How do lymph nodes develop? – An important transcription factor network in innate lymphoid cells has been deciphered
Lymph nodes are the central anatomical structures of the immune system: T and B cells are activated here to fight pathogens such as viruses and bacteria. However, in the case of rheumatic diseases, these cells can also be activated to react against self-antigens and contribute to harmful inflammatory reactions because they mistakenly attack the body’s own structures. Lymph nodes thus play an extraordinarily important role both in immunity against pathogens as well as in chronic inflammatory diseases.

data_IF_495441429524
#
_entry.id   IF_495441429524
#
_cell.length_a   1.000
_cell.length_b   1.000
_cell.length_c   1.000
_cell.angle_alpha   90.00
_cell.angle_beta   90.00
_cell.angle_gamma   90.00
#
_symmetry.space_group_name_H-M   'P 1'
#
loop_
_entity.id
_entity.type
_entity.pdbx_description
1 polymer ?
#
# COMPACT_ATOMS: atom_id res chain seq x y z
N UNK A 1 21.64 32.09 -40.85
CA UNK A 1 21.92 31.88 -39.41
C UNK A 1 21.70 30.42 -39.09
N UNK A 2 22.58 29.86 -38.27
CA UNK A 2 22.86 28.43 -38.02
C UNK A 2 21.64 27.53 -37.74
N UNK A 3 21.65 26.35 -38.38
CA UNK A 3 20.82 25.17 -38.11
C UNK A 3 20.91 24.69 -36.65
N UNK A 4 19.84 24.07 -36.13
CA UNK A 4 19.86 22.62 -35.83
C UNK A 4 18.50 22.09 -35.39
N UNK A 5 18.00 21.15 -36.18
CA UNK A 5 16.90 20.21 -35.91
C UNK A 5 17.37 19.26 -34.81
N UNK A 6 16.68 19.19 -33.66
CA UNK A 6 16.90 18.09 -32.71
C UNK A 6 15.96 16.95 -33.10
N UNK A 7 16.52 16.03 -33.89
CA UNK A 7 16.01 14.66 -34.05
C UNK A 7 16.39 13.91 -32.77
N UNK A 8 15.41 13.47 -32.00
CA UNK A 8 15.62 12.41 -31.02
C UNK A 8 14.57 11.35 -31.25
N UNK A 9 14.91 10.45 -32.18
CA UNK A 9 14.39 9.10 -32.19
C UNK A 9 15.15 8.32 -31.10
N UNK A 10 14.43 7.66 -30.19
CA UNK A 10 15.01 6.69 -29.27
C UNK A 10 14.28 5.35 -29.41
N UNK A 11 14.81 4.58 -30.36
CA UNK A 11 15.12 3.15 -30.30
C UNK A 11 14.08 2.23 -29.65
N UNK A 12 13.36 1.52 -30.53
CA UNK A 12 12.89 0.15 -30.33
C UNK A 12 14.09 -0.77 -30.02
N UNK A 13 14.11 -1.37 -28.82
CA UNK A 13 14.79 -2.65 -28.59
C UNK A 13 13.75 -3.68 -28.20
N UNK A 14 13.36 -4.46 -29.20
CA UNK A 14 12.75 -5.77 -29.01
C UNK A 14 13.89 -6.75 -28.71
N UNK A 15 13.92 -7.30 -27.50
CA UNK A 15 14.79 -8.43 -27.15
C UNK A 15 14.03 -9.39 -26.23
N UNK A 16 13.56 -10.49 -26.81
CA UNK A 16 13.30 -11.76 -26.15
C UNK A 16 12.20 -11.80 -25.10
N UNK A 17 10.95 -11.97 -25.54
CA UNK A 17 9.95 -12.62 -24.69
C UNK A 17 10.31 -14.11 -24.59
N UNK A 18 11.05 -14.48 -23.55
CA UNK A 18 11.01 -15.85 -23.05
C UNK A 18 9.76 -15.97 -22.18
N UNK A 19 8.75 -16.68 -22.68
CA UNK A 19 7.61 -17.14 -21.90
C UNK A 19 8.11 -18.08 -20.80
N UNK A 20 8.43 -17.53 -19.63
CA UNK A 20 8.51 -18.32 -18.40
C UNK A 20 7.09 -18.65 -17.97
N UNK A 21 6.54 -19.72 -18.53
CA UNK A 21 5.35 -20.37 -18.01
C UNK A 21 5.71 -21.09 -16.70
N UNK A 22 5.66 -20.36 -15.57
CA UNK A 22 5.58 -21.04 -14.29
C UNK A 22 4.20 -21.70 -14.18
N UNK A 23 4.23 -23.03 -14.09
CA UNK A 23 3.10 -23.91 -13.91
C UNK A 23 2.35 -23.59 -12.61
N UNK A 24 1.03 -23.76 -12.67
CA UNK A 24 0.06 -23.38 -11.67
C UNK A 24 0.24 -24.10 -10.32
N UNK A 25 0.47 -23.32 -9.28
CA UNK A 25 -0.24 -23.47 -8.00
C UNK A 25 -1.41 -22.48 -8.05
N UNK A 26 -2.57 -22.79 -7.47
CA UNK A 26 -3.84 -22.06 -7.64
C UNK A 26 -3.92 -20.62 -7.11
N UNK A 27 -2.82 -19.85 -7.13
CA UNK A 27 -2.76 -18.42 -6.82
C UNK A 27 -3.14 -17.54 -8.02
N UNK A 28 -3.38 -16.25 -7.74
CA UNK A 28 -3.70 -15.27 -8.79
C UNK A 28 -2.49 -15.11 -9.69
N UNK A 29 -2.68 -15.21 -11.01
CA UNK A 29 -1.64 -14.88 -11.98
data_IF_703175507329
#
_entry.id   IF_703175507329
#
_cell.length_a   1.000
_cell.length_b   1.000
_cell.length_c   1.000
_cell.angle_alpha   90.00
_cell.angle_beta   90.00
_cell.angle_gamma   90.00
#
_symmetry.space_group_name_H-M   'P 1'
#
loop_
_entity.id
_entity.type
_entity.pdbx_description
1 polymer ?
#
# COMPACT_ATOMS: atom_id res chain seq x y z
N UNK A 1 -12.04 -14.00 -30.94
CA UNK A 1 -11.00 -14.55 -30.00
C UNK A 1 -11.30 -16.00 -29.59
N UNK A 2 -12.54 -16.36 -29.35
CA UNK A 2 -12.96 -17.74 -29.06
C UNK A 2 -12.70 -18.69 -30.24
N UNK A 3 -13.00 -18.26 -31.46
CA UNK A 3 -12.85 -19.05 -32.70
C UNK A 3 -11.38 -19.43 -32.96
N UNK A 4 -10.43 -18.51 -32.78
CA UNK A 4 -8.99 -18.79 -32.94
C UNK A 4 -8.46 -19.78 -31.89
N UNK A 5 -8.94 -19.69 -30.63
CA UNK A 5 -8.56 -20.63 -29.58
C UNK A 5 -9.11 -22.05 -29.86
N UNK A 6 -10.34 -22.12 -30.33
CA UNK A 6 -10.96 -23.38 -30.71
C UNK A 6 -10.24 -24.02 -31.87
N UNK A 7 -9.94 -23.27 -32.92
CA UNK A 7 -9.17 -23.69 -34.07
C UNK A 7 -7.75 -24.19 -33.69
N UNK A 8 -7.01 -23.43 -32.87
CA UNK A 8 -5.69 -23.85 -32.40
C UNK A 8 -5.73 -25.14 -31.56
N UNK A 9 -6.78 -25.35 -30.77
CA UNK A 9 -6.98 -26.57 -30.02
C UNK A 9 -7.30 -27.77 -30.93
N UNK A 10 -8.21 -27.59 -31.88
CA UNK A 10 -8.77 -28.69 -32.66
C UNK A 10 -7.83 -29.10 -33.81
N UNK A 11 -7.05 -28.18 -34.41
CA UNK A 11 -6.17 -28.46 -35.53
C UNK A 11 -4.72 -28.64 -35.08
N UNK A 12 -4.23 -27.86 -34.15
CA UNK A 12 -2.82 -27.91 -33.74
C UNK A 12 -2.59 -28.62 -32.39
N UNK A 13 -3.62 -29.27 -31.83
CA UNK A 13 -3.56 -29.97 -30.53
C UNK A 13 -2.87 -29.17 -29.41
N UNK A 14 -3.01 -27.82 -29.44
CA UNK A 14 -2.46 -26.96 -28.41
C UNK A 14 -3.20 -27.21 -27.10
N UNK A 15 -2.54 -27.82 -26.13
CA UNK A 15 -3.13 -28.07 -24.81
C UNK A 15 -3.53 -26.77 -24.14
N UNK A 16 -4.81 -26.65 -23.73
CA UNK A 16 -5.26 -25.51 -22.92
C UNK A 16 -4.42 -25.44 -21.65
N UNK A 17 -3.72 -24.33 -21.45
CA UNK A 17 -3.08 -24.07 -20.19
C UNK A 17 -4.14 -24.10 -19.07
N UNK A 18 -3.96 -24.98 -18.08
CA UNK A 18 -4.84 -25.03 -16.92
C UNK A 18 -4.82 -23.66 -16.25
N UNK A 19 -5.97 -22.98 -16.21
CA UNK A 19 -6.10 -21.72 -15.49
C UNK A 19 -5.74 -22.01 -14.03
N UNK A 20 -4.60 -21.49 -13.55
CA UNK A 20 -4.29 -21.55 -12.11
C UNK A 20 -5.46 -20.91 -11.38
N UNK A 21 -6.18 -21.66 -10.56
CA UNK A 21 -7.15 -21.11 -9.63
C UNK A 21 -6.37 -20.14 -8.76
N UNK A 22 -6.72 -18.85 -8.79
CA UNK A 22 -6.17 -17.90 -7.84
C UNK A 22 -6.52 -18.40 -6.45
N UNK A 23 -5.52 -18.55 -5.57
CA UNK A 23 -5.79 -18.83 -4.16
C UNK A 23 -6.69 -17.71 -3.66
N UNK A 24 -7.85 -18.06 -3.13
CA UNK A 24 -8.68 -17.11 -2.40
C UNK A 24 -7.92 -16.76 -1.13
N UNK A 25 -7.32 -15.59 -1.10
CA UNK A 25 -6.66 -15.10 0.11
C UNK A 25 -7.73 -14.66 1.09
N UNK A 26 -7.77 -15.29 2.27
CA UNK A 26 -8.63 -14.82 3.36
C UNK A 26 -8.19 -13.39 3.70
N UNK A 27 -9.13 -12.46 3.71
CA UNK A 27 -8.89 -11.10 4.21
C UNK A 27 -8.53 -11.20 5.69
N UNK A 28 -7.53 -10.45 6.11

Lymph nodes are generated during embryogenesis by specialized cells termed lymphoid tissue inducer (LTi) cells. LTi cells express the transcription factor RORgt, which has been shown to be indispensable for their generation as RORgt-deficient mice do not develop LTi cells and thus lack LN. A new study by Christina Stehle and colleagues from Chiara Romagnani’s group at the DRFZ has now shown that not only RORgt is important, but rather a whole network of transcription factors also involving RORa and T-bet regulates the development of lymph nodes. This study, published in Nature Immunology, challenges our current understanding of the ontogeny of the immune system opening new avenues to modulate inflammatory responses during rheumatic diseases.